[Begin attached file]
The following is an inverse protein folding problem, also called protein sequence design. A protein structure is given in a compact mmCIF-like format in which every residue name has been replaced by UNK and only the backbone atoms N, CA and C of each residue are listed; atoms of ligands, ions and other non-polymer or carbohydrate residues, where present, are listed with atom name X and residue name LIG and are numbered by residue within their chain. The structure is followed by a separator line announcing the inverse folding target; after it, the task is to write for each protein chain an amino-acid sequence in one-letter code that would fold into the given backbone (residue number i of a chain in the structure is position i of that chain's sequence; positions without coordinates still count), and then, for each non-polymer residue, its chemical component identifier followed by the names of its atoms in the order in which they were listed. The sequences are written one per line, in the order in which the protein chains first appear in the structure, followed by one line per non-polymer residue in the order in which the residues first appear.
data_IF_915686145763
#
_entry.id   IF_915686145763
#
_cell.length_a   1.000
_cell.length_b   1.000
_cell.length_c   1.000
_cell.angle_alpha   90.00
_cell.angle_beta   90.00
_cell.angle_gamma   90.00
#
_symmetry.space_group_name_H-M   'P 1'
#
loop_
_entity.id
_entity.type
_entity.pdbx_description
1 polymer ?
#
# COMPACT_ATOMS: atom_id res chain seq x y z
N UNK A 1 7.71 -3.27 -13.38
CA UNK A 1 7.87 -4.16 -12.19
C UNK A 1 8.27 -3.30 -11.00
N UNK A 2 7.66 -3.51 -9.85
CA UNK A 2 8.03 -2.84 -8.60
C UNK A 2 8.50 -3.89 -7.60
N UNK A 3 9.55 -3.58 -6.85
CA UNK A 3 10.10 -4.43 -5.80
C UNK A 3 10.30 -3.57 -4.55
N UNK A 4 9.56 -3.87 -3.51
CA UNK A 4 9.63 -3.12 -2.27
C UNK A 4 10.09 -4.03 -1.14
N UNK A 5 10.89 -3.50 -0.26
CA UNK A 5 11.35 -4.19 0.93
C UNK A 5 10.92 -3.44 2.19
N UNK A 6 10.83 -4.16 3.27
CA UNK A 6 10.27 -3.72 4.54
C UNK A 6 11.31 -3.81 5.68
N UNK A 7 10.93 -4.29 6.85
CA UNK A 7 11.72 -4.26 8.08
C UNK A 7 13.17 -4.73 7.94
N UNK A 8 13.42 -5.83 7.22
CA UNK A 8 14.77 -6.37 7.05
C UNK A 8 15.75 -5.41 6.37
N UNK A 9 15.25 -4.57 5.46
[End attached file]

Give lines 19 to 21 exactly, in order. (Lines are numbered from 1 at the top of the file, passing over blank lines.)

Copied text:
1 polymer ?
#
# COMPACT_ATOMS: atom_id res chain seq x y z